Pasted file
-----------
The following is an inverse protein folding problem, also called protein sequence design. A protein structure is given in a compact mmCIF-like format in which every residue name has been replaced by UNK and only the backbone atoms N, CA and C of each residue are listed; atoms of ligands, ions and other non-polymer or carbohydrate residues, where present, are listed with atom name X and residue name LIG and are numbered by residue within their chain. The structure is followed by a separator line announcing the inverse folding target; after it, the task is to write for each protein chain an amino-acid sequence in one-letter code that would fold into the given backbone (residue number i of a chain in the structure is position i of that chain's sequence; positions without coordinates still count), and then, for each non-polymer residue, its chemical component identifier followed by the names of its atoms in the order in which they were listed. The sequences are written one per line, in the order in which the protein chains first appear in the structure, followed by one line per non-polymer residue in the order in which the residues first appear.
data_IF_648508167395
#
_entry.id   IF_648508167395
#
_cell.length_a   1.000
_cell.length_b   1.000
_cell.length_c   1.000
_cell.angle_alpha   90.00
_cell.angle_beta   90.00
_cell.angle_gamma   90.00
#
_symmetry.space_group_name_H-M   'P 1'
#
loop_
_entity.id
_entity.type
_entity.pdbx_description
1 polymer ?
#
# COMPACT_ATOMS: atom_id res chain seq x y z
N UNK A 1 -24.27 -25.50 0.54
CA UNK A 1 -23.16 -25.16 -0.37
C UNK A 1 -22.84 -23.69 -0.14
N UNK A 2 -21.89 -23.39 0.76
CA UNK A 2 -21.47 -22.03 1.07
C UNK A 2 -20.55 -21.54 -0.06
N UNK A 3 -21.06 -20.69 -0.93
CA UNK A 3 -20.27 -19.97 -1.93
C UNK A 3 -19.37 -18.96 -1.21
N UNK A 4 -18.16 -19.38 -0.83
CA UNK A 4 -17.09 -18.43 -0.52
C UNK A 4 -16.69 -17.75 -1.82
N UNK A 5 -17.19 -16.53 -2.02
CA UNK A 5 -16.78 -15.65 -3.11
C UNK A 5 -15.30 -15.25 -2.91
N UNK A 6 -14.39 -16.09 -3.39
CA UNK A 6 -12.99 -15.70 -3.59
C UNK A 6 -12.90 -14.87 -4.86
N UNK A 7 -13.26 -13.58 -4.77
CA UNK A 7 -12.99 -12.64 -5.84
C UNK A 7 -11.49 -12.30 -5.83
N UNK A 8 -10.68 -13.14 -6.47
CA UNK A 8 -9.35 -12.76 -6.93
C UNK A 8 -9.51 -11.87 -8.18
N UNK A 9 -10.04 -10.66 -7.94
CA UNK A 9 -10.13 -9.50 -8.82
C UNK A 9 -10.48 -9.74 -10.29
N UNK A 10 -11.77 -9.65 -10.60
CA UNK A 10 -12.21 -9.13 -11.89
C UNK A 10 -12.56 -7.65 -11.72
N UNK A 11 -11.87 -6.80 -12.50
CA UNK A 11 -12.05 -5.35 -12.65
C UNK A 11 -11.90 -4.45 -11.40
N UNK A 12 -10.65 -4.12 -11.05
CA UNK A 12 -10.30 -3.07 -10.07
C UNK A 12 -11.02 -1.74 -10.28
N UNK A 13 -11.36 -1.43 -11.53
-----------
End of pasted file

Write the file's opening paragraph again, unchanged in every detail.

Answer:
The following is an inverse protein folding problem, also called protein sequence design. A protein structure is given in a compact mmCIF-like format in which every residue name has been replaced by UNK and only the backbone atoms N, CA and C of each residue are listed; atoms of ligands, ions and other non-polymer or carbohydrate residues, where present, are listed with atom name X and residue name LIG and are numbered by residue within their chain. The structure is followed by a separator line announcing the inverse folding target; after it, the task is to write for each protein chain an amino-acid sequence in one-letter code that would fold into the given backbone (residue number i of a chain in the structure is position i of that chain's sequence; positions without coordinates still count), and then, for each non-polymer residue, its chemical component identifier followed by the names of its atoms in the order in which they were listed. The sequences are written one per line, in the order in which the protein chains first appear in the structure, followed by one line per non-polymer residue in the order in which the residues first appear.